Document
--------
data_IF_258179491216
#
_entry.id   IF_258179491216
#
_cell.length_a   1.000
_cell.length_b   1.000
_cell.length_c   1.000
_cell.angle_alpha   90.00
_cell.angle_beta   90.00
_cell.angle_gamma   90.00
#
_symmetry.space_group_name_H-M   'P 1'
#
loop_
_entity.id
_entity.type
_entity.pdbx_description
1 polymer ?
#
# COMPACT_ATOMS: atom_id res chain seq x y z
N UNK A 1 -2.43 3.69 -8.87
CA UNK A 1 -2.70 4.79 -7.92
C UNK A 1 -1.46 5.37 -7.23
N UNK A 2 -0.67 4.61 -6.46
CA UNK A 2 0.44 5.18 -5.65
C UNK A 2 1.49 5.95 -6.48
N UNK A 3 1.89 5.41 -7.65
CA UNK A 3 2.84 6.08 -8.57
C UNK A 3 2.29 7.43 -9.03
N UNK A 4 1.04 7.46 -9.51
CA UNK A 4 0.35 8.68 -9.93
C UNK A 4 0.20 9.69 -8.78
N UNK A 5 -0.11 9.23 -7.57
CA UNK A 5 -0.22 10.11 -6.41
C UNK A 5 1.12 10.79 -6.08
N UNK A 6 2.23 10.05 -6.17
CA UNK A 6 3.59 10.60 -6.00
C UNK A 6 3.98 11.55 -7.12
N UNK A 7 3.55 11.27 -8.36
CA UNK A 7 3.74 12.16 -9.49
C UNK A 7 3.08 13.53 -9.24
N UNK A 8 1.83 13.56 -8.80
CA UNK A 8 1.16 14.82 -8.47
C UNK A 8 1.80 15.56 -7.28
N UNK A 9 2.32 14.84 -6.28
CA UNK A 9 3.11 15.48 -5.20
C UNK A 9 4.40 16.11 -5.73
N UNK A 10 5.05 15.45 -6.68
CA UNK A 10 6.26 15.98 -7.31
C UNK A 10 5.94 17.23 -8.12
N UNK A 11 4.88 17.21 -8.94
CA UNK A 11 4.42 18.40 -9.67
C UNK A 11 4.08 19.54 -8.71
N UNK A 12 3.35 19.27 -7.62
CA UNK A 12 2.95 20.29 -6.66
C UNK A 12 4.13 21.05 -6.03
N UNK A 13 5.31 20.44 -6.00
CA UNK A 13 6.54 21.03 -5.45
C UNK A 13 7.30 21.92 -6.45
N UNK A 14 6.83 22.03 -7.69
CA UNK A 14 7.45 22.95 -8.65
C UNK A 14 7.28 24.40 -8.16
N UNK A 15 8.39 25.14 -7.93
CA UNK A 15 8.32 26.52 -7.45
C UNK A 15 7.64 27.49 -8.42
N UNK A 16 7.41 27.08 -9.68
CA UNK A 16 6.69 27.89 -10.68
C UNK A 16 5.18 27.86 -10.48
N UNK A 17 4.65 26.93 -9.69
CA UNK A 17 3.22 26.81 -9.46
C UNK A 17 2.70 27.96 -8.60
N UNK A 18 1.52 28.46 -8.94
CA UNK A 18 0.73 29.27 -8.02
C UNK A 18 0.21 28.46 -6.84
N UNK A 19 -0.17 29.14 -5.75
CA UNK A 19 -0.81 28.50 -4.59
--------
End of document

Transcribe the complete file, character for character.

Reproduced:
data_IF_258179491216
#
_entry.id   IF_258179491216
#
_cell.length_a   1.000
_cell.length_b   1.000
_cell.length_c   1.000
_cell.angle_alpha   90.00
_cell.angle_beta   90.00
_cell.angle_gamma   90.00
#
_symmetry.space_group_name_H-M   'P 1'
#
loop_
_entity.id
_entity.type
_entity.pdbx_description
1 polymer ?
#
# COMPACT_ATOMS: atom_id res chain seq x y z
N UNK A 1 -2.43 3.69 -8.87
CA UNK A 1 -2.70 4.79 -7.92
C UNK A 1 -1.46 5.37 -7.23
N UNK A 2 -0.67 4.61 -6.46
CA UNK A 2 0.44 5.18 -5.65
C UNK A 2 1.49 5.95 -6.48
N UNK A 3 1.89 5.41 -7.65
CA UNK A 3 2.84 6.08 -8.57
C UNK A 3 2.29 7.43 -9.03
N UNK A 4 1.04 7.46 -9.51
CA UNK A 4 0.35 8.68 -9.93
C UNK A 4 0.20 9.69 -8.78
N UNK A 5 -0.11 9.23 -7.57
CA UNK A 5 -0.22 10.11 -6.41
C UNK A 5 1.12 10.79 -6.08
N UNK A 6 2.23 10.05 -6.17
CA UNK A 6 3.59 10.60 -6.00
C UNK A 6 3.98 11.55 -7.12
N UNK A 7 3.55 11.27 -8.36
CA UNK A 7 3.74 12.16 -9.49
C UNK A 7 3.08 13.53 -9.24
N UNK A 8 1.83 13.56 -8.80
CA UNK A 8 1.16 14.82 -8.47
C UNK A 8 1.80 15.56 -7.28
N UNK A 9 2.32 14.84 -6.28
CA UNK A 9 3.11 15.48 -5.20
C UNK A 9 4.40 16.11 -5.73
N UNK A 10 5.05 15.45 -6.68
CA UNK A 10 6.26 15.98 -7.31
C UNK A 10 5.94 17.23 -8.12
N UNK A 11 4.88 17.21 -8.94
CA UNK A 11 4.42 18.40 -9.67
C UNK A 11 4.08 19.54 -8.71
N UNK A 12 3.35 19.27 -7.62
CA UNK A 12 2.95 20.29 -6.66
C UNK A 12 4.13 21.05 -6.03
N UNK A 13 5.31 20.44 -6.00
CA UNK A 13 6.54 21.03 -5.45
C UNK A 13 7.30 21.92 -6.45
N UNK A 14 6.83 22.03 -7.69
CA UNK A 14 7.45 22.95 -8.65
C UNK A 14 7.28 24.40 -8.16
N UNK A 15 8.39 25.14 -7.93
CA UNK A 15 8.32 26.52 -7.45
C UNK A 15 7.64 27.49 -8.42
N UNK A 16 7.41 27.08 -9.68
CA UNK A 16 6.69 27.89 -10.68
C UNK A 16 5.18 27.86 -10.48
N UNK A 17 4.65 26.93 -9.69
CA UNK A 17 3.22 26.81 -9.46
C UNK A 17 2.70 27.96 -8.60
N UNK A 18 1.52 28.46 -8.94
CA UNK A 18 0.73 29.27 -8.02
C UNK A 18 0.21 28.46 -6.84
N UNK A 19 -0.17 29.14 -5.75
CA UNK A 19 -0.81 28.50 -4.59